Sunday, April 21

Twelve Dancing Princesses and Too Many Girls

I first was going to address this exercise as three answers to one question, but each answer deserves its own essay. (Plus, we are experiencing technical difficulties here at the hidden hut...) So, for today, just the ladies...

If you attacked “The Twelve Dancing Princesses” from a girl's point-of-view, you face the immediate problem of “Which girl?” Eldest sister? Youngest? Since the eldest is the one who marries, she's the most likely candidate. We'll call her Donna.* Reading this as a youngster, I always identified more with the youngest sister, who gave warnings no one heeded. We'll call her Cassandra.** You could do either, but the objective is to keep the POV in just one head.

Hope you chose wisely. 

In writerly circles, much is made of a character's GMC. Sadly, this isn't a car. It's short for “Goals, Motivations, and Conflict.” The idea being that each character has goals (or needs them), is motivated by something (externally or internally), and struggles with a conflict (which must be resolved). I'm not crazy about using this from a writer's perspective, but it is useful from a reader's perspective. (Why don't I like it for writers? Because in my limited experience, it leads to cardboard characters. I like my people on the page to move freely, and that requires more than this checklist.) Whether you're seeing through Donna's eyes, or Cassandra, it should be clear in the writing what her goals, motivations, and conflict are.

For Cassandra, these are easier. She wants to have a good time (she exhibits considerably less rebellion than, say, Donna)—check, Goal. She is prodded by her sister to “get with the program” (external prodding, rather than her own internal compass)—check, Motivations. She tells her sisters the truth, and they don't believe her (the classic “I told you so” mantra)—check Conflict. This doesn't make her interesting, though. If you wrote from her perspective, I expect she had memories and relationships and personal desires that conflicted with her sisters' plans for a night out.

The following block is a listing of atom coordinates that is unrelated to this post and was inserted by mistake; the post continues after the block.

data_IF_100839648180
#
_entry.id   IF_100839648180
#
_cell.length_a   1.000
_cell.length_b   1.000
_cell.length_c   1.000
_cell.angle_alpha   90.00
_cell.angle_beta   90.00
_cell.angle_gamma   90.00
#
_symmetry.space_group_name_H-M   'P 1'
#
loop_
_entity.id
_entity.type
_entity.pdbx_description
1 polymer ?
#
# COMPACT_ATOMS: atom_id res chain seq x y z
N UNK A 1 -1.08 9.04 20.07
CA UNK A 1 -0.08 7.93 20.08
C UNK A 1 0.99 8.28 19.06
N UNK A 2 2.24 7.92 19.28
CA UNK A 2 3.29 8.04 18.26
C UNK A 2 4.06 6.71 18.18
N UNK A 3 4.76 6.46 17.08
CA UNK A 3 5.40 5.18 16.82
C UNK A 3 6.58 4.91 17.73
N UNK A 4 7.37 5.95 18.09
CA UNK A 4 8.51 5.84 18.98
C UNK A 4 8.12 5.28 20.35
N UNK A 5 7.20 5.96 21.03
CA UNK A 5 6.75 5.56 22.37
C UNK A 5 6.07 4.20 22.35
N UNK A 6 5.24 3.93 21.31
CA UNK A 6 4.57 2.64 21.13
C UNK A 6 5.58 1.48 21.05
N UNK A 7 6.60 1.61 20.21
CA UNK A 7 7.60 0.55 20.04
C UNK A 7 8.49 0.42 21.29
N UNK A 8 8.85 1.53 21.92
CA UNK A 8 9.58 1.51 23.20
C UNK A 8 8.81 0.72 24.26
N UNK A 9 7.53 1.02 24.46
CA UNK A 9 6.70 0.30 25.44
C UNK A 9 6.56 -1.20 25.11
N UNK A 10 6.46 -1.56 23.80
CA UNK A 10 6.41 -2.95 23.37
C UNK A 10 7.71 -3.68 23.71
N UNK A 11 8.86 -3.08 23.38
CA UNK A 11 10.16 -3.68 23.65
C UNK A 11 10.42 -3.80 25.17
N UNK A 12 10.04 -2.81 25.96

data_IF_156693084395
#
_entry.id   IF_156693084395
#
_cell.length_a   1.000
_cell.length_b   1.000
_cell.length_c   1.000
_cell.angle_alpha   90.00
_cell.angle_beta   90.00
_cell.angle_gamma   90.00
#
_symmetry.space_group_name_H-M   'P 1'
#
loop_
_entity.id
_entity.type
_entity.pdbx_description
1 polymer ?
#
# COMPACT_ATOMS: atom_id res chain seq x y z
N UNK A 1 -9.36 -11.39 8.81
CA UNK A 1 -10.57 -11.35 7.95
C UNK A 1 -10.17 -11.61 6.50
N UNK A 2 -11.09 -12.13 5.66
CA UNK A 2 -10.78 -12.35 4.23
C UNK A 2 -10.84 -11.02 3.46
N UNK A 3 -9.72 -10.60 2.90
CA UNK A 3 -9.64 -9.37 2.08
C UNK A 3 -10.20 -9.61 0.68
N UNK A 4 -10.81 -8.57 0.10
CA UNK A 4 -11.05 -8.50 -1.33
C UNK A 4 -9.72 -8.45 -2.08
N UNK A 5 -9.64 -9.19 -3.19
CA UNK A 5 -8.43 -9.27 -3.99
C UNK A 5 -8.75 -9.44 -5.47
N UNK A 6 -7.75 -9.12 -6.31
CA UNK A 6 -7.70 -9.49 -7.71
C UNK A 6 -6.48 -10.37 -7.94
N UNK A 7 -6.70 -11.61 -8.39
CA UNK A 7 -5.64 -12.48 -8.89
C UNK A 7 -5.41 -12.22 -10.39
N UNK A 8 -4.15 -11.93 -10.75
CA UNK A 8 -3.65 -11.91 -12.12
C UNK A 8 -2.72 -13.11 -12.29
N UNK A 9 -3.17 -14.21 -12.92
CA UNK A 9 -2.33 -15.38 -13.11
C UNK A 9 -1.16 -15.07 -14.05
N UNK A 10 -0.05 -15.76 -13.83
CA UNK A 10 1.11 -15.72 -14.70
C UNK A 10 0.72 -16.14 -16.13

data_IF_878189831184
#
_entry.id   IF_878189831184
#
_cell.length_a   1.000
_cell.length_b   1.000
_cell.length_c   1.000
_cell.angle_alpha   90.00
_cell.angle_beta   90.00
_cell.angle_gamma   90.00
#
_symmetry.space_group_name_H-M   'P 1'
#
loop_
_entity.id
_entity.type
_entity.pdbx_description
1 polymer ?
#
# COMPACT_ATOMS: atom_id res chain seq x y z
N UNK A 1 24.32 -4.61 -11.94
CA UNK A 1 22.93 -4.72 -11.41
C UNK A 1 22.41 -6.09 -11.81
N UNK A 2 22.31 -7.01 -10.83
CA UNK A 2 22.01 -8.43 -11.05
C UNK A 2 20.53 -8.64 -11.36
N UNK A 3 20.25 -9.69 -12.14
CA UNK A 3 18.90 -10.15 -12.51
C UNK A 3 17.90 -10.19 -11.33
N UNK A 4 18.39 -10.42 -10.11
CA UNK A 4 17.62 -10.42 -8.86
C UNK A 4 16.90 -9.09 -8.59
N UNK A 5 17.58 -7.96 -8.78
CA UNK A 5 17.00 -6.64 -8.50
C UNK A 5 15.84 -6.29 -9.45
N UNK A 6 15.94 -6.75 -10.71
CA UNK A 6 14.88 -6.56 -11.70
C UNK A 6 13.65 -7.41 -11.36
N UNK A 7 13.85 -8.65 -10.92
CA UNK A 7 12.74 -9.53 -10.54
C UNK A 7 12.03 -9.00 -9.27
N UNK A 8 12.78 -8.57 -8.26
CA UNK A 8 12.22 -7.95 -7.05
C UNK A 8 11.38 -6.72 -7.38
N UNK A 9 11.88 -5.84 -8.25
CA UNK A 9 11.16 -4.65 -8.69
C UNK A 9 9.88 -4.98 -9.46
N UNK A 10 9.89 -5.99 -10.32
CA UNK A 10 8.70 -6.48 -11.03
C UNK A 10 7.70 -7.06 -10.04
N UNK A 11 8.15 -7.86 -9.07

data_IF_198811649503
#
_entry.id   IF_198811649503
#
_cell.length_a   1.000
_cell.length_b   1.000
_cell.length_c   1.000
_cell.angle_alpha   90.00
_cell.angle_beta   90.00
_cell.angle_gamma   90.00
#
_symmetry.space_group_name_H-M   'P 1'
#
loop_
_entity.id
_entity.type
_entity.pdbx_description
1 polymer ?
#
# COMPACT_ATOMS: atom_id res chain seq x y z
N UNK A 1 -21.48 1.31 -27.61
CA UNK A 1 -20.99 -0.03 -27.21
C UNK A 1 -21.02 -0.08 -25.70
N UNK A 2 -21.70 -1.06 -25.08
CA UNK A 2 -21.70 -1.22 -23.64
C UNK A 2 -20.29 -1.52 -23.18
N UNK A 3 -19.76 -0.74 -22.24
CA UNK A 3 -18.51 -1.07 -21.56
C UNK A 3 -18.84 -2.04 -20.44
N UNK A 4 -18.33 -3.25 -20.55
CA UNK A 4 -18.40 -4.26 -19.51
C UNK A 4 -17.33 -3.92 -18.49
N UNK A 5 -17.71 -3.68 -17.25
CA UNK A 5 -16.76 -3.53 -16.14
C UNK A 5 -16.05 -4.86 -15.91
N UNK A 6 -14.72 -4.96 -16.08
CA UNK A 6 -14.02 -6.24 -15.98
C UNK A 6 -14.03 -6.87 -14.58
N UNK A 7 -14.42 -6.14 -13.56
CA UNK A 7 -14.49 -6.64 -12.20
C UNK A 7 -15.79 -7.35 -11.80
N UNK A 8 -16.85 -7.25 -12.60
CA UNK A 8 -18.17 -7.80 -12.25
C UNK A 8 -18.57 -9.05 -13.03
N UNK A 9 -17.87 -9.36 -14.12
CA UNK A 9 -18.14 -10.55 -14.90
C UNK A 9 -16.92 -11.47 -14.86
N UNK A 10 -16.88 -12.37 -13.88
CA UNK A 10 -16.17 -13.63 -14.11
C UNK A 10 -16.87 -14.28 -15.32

For Donna, your choices would take her down a different path. Since the end result of the story is her marriage to the soldier-of-fortune, it is tempting to make this more of a romance than a straight forward adventure. But to wind up “happily ever after” with someone she has been plotting to kill, this creates some conflict for the writer. Not for the reader—because, let's face it, she deserves to wind up with someone who can outsmart her. But from a writer's perspective, trying to get inside Donna's head, it is important to see the events of the story through her eyes. Without the benefits of foreknowledge or omniscience.

Donna's goals? To get out of the house! (Honestly, if you had eleven younger sisters, and none of you were married, the chafing to run your own home would be burning by now.) If she can't get married, she'll get jiggy with it.

Donna's motivations? Here, you must decide on rebellion, boredom, or anger. Each primary emotion would fuel a different line of thought, a difference course of action. If you chose another primary emotion, do make it real for the reader.

Donna's conflict? Whether tis nobler to stay a child in her father's house, or accept one of the fools who take up his offer to solve the riddle. Of all the princesses in this tale, she is the one with the power to end the shenanigans. And she never does. Up until the bitter end, she takes the girls out every night. Why? She clearly wasn't overly attached to any of the fellows she and her sisters partied with every night.